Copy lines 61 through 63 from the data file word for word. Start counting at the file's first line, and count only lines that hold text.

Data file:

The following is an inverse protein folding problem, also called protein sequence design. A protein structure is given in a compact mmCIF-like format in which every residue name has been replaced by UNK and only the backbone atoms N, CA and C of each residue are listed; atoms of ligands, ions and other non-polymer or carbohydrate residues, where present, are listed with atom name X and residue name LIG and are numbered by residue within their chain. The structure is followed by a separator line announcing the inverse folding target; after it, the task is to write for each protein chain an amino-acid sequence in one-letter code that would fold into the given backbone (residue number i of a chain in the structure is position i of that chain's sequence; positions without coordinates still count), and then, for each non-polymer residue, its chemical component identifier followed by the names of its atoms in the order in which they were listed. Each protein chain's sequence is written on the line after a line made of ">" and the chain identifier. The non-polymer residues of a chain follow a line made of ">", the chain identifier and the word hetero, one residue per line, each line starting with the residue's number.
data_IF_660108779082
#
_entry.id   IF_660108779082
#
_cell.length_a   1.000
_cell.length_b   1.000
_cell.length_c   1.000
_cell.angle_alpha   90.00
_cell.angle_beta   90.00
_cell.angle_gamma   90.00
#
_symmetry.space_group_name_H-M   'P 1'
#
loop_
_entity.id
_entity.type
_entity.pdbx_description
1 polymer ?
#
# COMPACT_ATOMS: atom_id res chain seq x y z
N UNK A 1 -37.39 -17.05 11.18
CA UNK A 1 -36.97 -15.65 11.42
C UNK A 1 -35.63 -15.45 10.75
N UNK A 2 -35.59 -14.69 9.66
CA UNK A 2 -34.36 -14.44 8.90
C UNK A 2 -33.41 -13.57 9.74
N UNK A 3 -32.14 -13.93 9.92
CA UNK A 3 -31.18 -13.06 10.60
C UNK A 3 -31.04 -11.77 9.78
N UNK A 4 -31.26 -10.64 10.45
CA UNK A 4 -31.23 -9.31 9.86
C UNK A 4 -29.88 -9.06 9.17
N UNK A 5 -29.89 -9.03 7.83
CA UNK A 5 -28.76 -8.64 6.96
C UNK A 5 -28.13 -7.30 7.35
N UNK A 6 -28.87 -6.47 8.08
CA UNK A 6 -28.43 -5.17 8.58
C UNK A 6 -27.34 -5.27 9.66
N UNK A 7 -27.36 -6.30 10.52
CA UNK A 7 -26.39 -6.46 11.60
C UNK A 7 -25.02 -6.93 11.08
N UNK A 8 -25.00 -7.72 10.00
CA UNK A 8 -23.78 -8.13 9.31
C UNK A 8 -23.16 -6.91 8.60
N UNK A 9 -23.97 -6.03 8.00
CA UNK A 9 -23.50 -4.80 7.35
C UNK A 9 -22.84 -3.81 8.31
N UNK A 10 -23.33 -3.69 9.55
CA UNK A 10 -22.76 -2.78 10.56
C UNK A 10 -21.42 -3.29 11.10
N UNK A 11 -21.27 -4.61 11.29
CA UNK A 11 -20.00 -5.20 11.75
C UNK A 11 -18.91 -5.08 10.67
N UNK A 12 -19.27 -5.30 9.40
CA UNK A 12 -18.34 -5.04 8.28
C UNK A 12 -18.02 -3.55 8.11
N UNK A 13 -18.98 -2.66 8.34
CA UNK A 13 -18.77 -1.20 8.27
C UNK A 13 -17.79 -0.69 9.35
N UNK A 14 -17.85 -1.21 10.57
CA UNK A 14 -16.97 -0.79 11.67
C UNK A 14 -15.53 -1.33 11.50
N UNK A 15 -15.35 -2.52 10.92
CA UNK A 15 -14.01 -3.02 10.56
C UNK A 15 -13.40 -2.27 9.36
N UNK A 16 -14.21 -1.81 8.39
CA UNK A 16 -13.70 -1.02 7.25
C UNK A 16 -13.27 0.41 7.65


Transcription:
N UNK A 14 -17.85 -1.21 10.57
CA UNK A 14 -16.97 -0.79 11.67
C UNK A 14 -15.53 -1.33 11.50